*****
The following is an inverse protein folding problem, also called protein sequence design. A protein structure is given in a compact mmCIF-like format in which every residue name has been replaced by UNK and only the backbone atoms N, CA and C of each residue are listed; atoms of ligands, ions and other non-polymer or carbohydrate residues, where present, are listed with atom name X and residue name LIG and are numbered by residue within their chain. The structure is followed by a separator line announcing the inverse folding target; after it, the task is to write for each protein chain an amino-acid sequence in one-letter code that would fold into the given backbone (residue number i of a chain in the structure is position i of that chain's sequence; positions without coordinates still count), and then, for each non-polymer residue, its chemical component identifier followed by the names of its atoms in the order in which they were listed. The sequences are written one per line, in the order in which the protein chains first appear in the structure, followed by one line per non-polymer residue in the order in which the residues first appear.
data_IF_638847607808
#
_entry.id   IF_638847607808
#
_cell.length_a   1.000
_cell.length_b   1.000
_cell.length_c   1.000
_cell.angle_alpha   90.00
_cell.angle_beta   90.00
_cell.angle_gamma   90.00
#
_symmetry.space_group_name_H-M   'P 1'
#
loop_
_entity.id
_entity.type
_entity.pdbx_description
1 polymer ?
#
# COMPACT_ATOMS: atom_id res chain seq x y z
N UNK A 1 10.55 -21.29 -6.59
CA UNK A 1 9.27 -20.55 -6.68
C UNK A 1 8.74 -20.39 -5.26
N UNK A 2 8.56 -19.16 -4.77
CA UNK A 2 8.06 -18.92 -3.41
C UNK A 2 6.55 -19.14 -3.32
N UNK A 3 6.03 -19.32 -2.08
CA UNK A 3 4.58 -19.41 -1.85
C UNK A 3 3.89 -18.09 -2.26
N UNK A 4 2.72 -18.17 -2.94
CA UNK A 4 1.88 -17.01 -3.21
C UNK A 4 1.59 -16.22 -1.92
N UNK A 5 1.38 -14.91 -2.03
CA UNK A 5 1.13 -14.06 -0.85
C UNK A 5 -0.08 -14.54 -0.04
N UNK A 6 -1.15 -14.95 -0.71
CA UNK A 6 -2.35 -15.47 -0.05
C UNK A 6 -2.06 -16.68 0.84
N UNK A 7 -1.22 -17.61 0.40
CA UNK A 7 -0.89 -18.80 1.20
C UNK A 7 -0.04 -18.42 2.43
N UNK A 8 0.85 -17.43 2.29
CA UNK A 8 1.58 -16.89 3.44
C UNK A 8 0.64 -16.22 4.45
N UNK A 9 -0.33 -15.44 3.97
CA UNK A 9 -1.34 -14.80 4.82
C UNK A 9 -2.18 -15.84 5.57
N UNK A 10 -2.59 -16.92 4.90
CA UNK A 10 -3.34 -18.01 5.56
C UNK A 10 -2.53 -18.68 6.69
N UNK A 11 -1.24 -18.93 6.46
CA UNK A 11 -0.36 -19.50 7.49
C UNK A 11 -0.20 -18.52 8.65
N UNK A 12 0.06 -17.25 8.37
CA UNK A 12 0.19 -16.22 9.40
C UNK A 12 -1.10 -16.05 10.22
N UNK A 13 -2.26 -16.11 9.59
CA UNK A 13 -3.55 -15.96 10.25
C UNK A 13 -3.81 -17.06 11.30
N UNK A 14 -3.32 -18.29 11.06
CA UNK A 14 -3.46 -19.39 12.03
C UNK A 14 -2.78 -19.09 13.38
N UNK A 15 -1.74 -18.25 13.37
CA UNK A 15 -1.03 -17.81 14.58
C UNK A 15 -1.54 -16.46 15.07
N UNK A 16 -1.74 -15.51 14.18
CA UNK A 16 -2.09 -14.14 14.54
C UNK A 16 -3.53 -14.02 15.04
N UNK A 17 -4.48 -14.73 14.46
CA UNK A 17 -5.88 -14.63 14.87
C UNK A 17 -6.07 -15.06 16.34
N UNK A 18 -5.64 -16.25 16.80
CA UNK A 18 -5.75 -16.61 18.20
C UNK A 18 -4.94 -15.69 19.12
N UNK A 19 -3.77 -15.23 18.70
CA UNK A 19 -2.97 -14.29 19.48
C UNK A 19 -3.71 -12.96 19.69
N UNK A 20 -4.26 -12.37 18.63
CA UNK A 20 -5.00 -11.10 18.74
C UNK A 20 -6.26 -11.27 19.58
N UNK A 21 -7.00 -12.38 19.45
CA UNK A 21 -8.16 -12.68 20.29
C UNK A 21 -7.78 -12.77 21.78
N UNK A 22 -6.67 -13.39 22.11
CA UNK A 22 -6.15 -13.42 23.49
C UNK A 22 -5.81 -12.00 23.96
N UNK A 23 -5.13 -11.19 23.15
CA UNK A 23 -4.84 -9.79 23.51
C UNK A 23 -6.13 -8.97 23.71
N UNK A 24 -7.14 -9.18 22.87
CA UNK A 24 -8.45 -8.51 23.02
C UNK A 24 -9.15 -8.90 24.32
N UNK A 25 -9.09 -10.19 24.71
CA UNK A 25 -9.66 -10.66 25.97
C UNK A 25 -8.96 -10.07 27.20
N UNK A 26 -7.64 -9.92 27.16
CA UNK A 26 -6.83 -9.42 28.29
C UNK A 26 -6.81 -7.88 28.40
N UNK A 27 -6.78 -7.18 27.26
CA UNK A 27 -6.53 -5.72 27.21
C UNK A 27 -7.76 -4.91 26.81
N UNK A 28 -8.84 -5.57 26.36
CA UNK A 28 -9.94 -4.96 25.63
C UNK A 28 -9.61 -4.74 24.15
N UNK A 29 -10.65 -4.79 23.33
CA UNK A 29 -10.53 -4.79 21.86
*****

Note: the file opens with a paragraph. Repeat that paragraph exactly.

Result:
The following is an inverse protein folding problem, also called protein sequence design. A protein structure is given in a compact mmCIF-like format in which every residue name has been replaced by UNK and only the backbone atoms N, CA and C of each residue are listed; atoms of ligands, ions and other non-polymer or carbohydrate residues, where present, are listed with atom name X and residue name LIG and are numbered by residue within their chain. The structure is followed by a separator line announcing the inverse folding target; after it, the task is to write for each protein chain an amino-acid sequence in one-letter code that would fold into the given backbone (residue number i of a chain in the structure is position i of that chain's sequence; positions without coordinates still count), and then, for each non-polymer residue, its chemical component identifier followed by the names of its atoms in the order in which they were listed. The sequences are written one per line, in the order in which the protein chains first appear in the structure, followed by one line per non-polymer residue in the order in which the residues first appear.